Next-generation technology deployments and the associated network roll-out, coupled with government initiatives in bridging the digital divide, will drive growth in the telecom infrastructure market. Data will drive the next phase of growth and operators are looking at broadband services to improve their ARPUs, and as a differentiating service.

Operators’ focus on data services would drive growth in the telecom infrastructure market as they upgrade their networks to support packet-based IP traffic as opposed to legacy time division multiplexing traffic. Besides, poor mobile and internet/broadband penetration in rural areas coupled with increasing demand for high quality, seamless broadband connectivity in metros will result in higher network spending.

Umang Das

The key growth drivers for the industry will be voice and data.

Currently, India sells over 50 million smartphone devices annually and data usage is growing at 25 per cent quarter on quarter. By 2015-16, the country will have 200 million smart devices. To support the exponential increase in data usage, the industry requires stronger networks.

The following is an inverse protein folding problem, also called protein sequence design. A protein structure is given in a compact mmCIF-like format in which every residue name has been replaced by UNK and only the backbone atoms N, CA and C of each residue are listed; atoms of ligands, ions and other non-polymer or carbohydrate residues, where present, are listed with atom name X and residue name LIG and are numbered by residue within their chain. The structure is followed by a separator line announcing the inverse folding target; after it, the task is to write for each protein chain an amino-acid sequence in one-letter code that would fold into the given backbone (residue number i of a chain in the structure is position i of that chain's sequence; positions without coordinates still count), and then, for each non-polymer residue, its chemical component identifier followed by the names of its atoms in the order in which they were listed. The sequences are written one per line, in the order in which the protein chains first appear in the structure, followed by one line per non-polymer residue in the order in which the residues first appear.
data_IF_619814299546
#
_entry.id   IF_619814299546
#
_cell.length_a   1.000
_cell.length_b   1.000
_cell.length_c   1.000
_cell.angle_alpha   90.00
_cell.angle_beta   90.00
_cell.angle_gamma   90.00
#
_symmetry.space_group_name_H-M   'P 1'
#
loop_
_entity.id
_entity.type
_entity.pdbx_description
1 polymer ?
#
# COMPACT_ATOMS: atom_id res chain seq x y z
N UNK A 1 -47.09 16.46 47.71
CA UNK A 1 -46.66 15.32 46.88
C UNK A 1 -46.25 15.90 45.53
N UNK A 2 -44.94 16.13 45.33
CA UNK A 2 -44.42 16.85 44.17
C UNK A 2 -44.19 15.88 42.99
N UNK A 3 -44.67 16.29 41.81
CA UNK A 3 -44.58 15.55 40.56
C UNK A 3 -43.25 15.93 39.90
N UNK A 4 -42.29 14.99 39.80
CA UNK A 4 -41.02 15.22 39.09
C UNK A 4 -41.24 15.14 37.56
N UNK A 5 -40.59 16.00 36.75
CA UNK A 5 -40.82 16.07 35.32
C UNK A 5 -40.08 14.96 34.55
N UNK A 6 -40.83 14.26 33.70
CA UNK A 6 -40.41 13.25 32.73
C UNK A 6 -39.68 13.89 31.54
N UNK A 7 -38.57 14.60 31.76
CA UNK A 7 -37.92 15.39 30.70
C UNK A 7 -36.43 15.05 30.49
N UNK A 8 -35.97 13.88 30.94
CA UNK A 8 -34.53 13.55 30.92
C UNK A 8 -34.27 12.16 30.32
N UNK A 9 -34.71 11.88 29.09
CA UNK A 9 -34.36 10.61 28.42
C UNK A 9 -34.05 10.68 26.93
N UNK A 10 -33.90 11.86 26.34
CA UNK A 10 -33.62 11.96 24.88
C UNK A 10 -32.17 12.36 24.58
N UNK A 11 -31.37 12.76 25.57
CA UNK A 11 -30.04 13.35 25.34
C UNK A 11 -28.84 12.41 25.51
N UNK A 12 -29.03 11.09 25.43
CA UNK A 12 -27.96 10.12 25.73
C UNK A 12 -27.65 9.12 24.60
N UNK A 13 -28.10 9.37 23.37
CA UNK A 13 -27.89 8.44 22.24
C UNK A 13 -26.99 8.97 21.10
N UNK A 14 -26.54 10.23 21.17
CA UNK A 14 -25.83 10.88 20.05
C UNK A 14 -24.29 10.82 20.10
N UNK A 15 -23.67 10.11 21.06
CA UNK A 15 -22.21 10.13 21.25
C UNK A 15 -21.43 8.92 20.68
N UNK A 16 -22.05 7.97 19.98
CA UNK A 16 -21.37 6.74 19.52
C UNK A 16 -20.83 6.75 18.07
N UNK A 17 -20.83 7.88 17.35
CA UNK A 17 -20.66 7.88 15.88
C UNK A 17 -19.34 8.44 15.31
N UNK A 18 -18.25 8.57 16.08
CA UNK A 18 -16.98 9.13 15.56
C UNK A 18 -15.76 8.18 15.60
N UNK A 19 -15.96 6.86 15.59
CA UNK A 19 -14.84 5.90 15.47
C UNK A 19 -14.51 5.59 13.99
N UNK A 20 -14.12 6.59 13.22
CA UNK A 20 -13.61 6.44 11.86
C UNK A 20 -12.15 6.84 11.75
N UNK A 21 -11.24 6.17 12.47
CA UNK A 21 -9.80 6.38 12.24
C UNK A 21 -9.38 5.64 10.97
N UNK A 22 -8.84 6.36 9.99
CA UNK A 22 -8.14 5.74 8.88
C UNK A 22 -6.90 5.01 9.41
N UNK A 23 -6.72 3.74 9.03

Despite the encouraging growth in data usage, the contribution of data to total operator revenue is quite low in India as compared to other developed markets. The primary reasons for this include lack of adequate spectrum, affordable handsets and operator focus. However, with the introduction of advanced technology and more affordable devices, a mobile data boom is under way in India and this trend will gain momentum over the next few years.

To meet the growing demand for data services, operators will make further investments in existing 3G networks as well. Moreover, with the large-scale roll-out of 4G services, data services will continue to drive industry growth over the next six to seven years. Going forward, 3G network expansion and 4G network roll-out will continue to provide an impetus to the tower industry.

How has the grant of infrastructure status benefited the industry?

Pankaj Agrawal

The grant of infrastructure status has ensured easy access to capital for telecom infrastructure providers. Currently, access to capital has become easier as compared to two to three years ago. However, the key challenge for the industry is not related to securing capital but increasing tenancy on the existing infrastructure. With lower tenancies, the issue lies on the demand side rather than the supply side. Since players are not rolling out new towers, their capital requirements are not very high.